ISLAMABAD, Pakistan - The government's intolerance of public dissent is not easing ahead of the Jan. 8 parliamentary elections, with television executives being warned they could be imprisoned and fined for giving critics of President Pervez Musharraf a live forum.

Pakistan's regulators ordered all satellite television channels "to stop airing such live programs, talk shows and contents immediately," according to a copy of a letter Tuesday obtained by the Associated Press.

In the letter, the Pakistan Electronic Media Regulatory Authority said some channels still were "airing live coverage and taking live telephone calls from [the] public, which contain baseless propaganda against Pakistan and incite people to violence."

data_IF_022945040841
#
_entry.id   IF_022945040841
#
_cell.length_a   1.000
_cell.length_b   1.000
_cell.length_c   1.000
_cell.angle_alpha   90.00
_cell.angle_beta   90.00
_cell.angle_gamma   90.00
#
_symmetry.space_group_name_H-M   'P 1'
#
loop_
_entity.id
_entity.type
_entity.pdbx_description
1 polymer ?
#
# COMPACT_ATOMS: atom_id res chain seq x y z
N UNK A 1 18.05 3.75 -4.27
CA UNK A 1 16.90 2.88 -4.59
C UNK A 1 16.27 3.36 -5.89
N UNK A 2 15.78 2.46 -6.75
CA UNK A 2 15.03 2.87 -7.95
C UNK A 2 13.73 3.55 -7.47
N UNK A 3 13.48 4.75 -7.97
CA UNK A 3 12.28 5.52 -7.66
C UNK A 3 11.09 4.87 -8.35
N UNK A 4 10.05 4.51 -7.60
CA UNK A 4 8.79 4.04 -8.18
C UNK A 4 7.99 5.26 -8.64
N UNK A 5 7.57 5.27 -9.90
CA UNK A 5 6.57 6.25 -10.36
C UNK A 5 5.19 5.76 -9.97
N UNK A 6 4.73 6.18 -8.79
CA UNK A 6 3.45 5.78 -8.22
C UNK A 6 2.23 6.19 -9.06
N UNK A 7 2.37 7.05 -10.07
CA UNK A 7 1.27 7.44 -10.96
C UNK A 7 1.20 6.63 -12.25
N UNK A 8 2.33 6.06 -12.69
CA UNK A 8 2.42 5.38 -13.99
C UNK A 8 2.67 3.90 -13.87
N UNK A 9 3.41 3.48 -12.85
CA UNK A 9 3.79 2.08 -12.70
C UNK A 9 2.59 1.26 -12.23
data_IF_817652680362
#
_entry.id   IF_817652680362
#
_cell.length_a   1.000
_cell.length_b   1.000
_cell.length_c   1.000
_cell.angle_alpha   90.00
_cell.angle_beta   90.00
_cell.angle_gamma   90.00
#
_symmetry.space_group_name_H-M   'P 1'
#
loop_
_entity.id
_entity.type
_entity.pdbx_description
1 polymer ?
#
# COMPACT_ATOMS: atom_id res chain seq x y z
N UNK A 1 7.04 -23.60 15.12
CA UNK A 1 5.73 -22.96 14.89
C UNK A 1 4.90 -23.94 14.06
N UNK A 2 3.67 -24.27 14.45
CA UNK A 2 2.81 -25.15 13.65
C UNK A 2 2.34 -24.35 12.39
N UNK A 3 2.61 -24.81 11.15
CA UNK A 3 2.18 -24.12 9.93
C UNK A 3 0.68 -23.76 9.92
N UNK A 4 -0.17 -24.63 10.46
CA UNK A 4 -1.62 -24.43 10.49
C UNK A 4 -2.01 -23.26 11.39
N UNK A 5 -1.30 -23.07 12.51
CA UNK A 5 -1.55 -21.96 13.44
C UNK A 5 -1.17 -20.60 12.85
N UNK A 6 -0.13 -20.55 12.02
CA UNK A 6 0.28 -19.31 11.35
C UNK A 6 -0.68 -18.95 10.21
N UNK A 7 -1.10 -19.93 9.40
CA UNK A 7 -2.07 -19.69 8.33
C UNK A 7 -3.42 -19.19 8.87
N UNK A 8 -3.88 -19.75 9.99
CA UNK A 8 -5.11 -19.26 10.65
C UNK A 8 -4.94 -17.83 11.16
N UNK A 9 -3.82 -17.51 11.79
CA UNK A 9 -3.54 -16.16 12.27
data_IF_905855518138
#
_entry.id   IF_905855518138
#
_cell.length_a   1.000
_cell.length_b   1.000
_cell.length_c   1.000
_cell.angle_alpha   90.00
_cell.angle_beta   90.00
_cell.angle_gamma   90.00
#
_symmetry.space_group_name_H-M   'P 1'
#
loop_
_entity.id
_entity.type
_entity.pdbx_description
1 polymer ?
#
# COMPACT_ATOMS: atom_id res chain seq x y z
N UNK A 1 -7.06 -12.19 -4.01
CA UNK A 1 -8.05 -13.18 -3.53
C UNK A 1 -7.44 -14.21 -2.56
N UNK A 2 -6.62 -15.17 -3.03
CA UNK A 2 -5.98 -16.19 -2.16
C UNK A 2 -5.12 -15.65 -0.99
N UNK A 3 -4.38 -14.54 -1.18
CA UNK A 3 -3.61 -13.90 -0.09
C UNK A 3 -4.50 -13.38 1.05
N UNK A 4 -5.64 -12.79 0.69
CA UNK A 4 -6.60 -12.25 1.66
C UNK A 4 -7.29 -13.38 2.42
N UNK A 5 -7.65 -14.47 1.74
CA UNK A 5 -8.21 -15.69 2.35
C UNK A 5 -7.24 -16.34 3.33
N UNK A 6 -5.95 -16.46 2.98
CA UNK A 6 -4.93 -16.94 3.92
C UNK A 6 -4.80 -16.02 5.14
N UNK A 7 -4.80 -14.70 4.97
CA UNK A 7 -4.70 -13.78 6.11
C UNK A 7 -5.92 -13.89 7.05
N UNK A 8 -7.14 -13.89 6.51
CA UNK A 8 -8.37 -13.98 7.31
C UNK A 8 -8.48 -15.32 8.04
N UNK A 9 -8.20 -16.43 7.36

The regulators warned that the channels could be taken off the air and that those responsible - the network's license-holder or its representative - could face up to three years in prison and fines of up to $170,000.

Journalists yesterday accused the state media regulator of trying to restrict their coverage of the elections. The Pakistan Federal Union of Journalists called it "an attempt to silence the free media."

Information Minister Nisar Memon denied any censorship, saying the independent channels must show they are responsible by not stirring up political tensions.

Still, networks are likely to comply with the threat and avoid live coverage of fiery speeches by opposition leaders such as Nawaz Sharif and Benazir Bhutto, former prime ministers who returned in recent months from exile.

The media regulator is telling networks to install time-delay equipment to prevent violations of its orders.